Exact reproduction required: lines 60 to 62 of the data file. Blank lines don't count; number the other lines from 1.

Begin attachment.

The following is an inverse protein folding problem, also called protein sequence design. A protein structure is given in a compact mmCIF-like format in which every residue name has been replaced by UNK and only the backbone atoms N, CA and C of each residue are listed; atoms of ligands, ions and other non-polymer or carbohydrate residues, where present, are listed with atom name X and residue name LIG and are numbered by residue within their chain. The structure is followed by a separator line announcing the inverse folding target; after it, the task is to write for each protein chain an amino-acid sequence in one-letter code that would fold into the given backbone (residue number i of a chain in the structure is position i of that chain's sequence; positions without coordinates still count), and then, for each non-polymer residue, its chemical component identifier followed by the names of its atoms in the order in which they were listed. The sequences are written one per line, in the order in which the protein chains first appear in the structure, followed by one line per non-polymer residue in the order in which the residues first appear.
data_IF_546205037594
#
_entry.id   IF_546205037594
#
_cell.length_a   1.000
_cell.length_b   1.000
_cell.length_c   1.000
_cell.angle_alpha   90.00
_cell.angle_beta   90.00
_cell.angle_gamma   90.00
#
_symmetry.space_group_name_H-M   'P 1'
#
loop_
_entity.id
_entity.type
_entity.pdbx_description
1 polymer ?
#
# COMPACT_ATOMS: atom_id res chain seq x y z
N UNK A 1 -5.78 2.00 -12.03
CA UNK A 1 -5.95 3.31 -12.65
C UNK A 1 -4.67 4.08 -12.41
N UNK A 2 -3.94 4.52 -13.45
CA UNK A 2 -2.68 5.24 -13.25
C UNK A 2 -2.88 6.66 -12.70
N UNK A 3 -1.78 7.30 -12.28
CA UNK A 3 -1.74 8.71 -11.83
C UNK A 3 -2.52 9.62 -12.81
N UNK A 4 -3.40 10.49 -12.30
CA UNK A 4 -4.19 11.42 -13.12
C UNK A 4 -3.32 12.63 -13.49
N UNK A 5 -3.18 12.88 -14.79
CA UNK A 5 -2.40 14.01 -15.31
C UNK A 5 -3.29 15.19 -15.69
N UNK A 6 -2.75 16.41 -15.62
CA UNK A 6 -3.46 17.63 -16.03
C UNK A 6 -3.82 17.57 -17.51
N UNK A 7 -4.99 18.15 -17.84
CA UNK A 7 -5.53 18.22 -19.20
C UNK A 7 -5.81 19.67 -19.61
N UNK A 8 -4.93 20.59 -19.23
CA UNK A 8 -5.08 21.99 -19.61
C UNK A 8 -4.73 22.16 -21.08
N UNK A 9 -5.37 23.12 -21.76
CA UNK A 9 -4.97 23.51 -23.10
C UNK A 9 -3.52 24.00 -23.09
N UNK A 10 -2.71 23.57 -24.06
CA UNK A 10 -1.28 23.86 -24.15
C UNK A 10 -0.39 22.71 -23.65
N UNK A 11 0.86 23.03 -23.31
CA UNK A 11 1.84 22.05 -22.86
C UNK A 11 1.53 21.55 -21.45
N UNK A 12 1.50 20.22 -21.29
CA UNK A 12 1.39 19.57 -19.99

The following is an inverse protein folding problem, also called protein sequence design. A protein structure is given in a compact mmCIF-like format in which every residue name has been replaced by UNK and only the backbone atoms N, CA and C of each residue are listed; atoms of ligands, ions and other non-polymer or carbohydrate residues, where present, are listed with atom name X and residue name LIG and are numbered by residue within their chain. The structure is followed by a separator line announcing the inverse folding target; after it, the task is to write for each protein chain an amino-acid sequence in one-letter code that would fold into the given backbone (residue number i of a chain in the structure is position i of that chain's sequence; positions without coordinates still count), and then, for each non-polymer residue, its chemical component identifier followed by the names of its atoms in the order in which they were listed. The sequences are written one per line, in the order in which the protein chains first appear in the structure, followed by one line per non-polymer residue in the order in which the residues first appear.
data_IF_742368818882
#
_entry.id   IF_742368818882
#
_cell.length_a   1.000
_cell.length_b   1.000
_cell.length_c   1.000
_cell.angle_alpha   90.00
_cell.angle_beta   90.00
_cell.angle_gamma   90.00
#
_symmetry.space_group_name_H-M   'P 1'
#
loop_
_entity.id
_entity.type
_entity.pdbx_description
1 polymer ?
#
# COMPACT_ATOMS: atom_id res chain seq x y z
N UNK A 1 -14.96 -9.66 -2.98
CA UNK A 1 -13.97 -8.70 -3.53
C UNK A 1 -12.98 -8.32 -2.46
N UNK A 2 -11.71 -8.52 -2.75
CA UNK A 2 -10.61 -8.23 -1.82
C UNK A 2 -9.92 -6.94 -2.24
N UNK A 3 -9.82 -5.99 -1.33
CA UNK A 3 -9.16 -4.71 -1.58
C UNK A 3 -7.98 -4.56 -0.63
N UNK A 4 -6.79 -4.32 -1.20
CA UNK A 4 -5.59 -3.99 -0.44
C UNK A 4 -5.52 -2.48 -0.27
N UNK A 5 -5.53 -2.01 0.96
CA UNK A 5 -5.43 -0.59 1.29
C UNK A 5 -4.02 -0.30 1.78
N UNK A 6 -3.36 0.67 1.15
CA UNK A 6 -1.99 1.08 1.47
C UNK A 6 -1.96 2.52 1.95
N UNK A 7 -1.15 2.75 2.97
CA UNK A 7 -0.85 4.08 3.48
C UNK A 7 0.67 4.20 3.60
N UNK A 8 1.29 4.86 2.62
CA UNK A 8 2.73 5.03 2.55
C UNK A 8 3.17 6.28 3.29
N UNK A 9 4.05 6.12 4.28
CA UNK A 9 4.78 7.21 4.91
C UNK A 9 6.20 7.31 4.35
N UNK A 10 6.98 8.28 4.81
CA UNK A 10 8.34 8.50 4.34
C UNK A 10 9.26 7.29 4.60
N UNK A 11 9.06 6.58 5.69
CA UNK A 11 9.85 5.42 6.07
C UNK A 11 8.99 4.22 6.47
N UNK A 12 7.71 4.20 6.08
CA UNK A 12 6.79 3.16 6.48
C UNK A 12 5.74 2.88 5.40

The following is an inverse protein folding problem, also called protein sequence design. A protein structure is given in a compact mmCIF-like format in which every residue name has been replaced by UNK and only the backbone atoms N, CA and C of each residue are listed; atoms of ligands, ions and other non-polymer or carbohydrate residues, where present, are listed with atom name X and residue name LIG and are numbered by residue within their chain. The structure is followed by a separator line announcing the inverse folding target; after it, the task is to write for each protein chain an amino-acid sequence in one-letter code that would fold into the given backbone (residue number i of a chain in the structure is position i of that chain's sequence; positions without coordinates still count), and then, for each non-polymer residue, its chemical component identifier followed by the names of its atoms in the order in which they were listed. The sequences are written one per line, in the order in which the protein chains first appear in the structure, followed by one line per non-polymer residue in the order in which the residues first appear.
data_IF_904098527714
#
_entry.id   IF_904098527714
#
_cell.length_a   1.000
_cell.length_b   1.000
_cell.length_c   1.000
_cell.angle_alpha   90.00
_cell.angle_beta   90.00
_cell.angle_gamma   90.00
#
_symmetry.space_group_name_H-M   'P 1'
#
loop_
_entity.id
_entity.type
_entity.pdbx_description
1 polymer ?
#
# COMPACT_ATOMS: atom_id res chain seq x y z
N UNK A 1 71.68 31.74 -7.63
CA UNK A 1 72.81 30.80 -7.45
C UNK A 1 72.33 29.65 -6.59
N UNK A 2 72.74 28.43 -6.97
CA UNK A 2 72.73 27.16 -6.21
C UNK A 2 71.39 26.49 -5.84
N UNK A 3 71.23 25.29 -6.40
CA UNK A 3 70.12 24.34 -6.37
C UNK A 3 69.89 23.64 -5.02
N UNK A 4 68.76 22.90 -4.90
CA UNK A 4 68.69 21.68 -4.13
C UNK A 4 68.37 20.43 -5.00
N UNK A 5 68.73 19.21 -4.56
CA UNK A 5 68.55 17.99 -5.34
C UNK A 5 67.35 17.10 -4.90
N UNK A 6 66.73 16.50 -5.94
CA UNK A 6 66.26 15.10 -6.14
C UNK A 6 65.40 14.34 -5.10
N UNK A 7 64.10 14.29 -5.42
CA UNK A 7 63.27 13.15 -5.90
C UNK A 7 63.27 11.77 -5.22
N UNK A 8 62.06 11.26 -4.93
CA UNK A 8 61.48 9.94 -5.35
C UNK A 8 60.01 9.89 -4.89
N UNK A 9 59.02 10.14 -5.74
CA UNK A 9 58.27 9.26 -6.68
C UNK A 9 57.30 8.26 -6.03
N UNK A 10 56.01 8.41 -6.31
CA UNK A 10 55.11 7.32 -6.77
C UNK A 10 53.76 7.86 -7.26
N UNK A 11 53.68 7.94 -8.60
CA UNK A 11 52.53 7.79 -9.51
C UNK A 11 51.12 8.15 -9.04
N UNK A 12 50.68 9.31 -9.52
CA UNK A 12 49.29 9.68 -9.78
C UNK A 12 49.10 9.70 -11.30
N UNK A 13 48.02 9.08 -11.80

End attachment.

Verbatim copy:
_entry.id   IF_742368818882
#
_cell.length_a   1.000